Singer Lizzie Marvelly is offering a free Q&A session with the city's local polytechnic next week as a way of giving back to the city.
Waiariki Bay of Plenty Polytechnic (WBoPP) is hosting the free behind the scenes look into Lizzie Marvelly's career through an exclusive Q&A session with the singer, set to be held at the institute's Mokoia Campus from 10.30am Tuesday August 30.
A perfectly timed insight ahead of her upcoming Rotorua concert, Marvelly is excited to be able to pass on her international experiences in such a rare hometown opportunity.
"I love spending time with students and people who are passionate about the arts. I'm hugely grateful for all of the support and mentoring that I received during the early years of my career, so it's an honour to be able to give back and share knowledge with the Rotorua community's artists of the future.
"My hometown has supported me since I was a teenager, so it's only fitting that I pass on some of what I have learnt."
WBoPP music tutor David Grindley said the workshop, which was one in a series of similar professional one-on-one experiences set to be held at the institute in coming weeks, was a rare "heads-up" for aspiring musicians to access someone who had made it on Marvelly's level and find out not only how she did it, but what her journey was like.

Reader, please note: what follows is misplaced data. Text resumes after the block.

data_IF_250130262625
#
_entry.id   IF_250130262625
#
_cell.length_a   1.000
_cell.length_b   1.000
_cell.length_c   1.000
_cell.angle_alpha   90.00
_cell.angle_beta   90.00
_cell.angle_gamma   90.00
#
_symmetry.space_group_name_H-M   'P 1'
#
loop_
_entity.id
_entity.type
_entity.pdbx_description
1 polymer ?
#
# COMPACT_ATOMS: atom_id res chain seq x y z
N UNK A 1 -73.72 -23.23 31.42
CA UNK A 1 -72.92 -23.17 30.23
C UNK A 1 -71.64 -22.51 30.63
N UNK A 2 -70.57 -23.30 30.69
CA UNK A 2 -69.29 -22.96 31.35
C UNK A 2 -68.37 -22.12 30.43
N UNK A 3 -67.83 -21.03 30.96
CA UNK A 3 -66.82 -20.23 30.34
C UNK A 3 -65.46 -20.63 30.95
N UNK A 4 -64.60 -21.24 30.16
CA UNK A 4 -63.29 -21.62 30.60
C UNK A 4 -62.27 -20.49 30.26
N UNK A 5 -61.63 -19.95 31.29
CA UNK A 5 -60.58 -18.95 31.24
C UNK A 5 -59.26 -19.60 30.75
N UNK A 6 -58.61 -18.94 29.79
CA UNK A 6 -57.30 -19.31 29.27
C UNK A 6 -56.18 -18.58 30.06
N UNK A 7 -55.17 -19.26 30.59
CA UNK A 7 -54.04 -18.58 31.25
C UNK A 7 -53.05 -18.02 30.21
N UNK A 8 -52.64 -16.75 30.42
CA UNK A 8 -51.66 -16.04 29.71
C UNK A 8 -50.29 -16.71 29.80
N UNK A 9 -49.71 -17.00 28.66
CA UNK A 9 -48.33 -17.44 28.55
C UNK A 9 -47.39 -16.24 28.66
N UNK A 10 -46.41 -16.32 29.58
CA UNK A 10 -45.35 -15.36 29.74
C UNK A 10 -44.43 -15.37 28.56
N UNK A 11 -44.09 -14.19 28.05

"At a local level, attendees are going to get an idea of what it is to start at the beginning and go through the grass roots/local heart of the music industry, as opposed to a corporate driven break though perspective."
Fellow music tutor Ben Wilcock said the ability to learn alongside like-minded people was also part of the event's attraction.
"People think of Rotorua as 'sports and thermal' but it's actually a musical city. It's got a really strong musical history that is changing as our city is growing - live music in Rotorua is growing. Things like this seminar and the musical qualifications here at WBoPP fuel that industry growth and culture.
Meanwhile, Marvelly said learning and education were the keys to opportunities.
"With learning comes improvement, new realisations, personal development and evolution," Marvelly said.
"I was privileged to learn much of my craft as a musician as a teenager, but they are skills that I still call on today. Even now, with a few letters behind my name (BA, ATCL, ASB), I still seek out learning opportunities whenever I can."
The free Q&A is open to the public, however space is limited. Please RSVP to Ben.Wilcock@waiariki.ac.nz.